A Secure Means of Memory Activation, Deactivation and Inventory for the Capacity-on-Demand Enviroment
Original Publication Date: 2005-Mar-18
Included in the Prior Art Database: 2005-Mar-18
The invention described herein provides a secure, encrypted scheme for using VPD EEPROMs to keep track of the inventory of memory DIMMs in a system. It also enables hardware-on-demand by including data that indicates which memory has been paid for and can be used in the system. This invention is very low cost since it requires no additional hardware. It requires space in existing VPD EEPROMs and system management code.
A Secure Means of Memory Activation , Deactivation and Inventory for the Capacity-on-Demand Enviroment
Hardware capacity-on-demand is a way of offering customers the amount of computing power they desire without the need to have service or information technology personnel change the hardware and software on the machine. This is accomplished by shipping the customer a fully configured machine capable of performing at its maximum computing potential. The customer then purchases the desired percentage of that achievable computing power dynamically without the need for field hardware and software installs, reinstalls or upgrades. Hardware and software already present in the box are enabled or disabled on-demand. This invention is predicated on the fact that the machine's hardware configures itself correctly per the customer's capacity-on-demand requirements by interacting with the system management hardware and software present in the system. The information in the system must be adequate to allow the system to boot in its current configuration without having to access a network or requiring operator interaction. If the customer wants more or less computing power, the system will need to interact with other systems set up to manage that process. The means by which the systems management hardware and software in the system interacts with remote ordering, billing and inventory systems is not addressed in this disclosure.
This invention addresses how memory DIMMs are enabled and inventoried on a machine that may or may not be network connected at the time it is booted. Although servers are invariably network connected, network connections come and go so the server must be able to work under various conditions of network accessibility.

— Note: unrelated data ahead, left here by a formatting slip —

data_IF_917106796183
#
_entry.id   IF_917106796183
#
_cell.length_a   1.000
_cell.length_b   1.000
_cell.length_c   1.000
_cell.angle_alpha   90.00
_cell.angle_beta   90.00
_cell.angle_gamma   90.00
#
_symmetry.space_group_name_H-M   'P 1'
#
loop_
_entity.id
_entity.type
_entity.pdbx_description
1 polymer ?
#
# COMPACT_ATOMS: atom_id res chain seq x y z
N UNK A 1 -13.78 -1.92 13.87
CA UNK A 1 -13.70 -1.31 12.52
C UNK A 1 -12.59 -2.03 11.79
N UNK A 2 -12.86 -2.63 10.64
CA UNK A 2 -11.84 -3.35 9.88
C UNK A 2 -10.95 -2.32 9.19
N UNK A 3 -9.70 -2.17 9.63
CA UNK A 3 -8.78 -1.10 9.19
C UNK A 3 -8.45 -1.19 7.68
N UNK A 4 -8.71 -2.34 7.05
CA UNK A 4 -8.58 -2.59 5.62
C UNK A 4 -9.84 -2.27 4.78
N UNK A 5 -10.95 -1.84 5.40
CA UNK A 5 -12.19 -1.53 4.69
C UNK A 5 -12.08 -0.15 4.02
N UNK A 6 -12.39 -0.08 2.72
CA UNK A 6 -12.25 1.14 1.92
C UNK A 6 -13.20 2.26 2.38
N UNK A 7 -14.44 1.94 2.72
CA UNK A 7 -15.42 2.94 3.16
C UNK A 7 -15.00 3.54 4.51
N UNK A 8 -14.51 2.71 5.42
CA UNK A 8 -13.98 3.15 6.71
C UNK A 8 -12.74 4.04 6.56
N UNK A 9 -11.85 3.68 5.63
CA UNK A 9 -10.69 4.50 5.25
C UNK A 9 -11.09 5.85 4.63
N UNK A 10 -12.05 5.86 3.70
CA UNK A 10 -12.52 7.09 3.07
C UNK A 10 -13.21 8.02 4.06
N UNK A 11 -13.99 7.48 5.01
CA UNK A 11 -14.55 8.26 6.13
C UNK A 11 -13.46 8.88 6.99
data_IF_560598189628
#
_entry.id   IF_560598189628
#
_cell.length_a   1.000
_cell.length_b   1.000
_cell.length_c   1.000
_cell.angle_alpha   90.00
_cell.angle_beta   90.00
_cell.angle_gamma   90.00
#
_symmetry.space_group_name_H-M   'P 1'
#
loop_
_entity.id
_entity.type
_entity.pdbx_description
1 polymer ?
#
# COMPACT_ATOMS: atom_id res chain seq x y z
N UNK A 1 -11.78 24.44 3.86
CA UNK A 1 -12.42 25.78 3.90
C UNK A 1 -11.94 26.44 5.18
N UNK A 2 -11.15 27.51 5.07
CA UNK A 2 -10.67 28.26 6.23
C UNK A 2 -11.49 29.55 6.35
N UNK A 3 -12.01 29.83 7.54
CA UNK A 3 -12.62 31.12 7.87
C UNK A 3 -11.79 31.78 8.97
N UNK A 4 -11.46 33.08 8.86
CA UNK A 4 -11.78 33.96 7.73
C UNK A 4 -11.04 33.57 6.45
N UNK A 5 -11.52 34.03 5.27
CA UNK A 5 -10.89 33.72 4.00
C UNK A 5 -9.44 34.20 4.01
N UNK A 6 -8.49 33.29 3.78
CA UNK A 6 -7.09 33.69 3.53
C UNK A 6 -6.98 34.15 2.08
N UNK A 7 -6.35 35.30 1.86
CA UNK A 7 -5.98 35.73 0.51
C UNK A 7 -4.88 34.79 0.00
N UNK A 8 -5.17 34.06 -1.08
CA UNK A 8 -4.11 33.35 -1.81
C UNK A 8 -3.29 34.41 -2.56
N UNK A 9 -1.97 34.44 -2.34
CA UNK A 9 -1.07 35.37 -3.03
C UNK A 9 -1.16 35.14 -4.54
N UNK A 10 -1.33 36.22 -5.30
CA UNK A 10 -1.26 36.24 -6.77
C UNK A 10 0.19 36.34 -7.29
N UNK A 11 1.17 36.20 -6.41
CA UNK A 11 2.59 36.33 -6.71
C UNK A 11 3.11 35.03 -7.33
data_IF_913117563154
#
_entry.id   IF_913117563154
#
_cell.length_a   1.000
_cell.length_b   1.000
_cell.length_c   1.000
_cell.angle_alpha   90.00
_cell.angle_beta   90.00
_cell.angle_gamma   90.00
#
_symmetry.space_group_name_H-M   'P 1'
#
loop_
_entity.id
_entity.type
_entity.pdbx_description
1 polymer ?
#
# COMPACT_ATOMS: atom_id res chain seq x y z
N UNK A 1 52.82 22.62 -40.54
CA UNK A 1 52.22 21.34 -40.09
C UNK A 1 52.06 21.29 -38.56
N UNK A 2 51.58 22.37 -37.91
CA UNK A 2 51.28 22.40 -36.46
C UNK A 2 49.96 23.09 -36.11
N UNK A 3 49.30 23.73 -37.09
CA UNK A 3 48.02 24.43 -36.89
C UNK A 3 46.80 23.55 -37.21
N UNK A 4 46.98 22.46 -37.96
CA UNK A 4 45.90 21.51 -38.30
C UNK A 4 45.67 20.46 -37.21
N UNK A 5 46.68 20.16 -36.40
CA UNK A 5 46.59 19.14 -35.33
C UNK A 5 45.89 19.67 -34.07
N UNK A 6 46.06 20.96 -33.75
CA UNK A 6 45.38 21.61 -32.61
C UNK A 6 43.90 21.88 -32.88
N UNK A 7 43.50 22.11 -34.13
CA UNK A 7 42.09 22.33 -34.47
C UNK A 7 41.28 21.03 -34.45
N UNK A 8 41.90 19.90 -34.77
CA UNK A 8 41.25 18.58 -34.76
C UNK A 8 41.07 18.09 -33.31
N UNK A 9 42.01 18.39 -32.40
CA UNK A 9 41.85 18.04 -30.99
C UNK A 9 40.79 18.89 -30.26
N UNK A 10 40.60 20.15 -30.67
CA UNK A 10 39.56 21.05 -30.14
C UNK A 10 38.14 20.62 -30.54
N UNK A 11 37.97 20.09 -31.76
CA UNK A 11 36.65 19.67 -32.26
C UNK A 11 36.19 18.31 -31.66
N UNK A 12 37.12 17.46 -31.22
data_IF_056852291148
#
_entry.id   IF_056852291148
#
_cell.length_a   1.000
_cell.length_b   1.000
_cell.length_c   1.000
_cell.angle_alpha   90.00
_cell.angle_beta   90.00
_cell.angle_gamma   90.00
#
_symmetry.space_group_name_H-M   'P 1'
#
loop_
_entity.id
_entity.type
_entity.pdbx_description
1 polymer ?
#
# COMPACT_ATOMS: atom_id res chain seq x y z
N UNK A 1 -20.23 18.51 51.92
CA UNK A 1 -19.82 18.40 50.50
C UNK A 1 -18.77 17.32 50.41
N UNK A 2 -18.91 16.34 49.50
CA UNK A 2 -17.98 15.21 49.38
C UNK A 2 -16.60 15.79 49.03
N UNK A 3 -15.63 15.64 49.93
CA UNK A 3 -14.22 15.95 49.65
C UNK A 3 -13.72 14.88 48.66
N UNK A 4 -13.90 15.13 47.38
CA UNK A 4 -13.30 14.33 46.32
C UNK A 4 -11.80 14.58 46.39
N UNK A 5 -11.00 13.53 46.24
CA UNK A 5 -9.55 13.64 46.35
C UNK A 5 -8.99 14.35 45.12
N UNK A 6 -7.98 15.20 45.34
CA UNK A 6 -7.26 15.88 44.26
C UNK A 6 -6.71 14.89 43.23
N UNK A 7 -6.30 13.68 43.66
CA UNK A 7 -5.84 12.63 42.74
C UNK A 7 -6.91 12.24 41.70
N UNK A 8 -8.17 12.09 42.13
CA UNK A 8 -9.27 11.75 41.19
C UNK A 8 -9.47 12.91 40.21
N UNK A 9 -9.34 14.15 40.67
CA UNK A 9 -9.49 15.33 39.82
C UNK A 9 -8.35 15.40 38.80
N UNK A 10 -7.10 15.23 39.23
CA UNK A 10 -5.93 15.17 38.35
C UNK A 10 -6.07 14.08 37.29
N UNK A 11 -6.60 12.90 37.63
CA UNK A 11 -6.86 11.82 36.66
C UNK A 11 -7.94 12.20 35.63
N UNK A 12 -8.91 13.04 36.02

This invention shows a method of enabling and inventorying memory dimms in a Capacity on Demand environment. The server may or may not be connected to a network and this invention addresses two major areas of potential misappropriation of the dimms when the server is not connected to the network. Both functions must be performed using data present on the system without requiring network interaction or operator intervention in the case of a normal boot of the system.
In many cases, the machine will have memory DIMMs which are present but not
ordered by the customer. The allowed machine configuration must be stored in a secure fashion local to the machine to insure correct billing and correct system startup under various network conditions (eg. network down or disconnected). Memory enablement must be secure so that it cannot be circumvented by a knowledgeable person without going to extreme measures. There are ways of handling such extreme circumventions, but they are not within the scope of this disclosure.
Since the machine may have memory DIMMs which are present but not being used,
it is important to keep track of those DIMMs so they are not removed and put on other systems, etc. thereby p...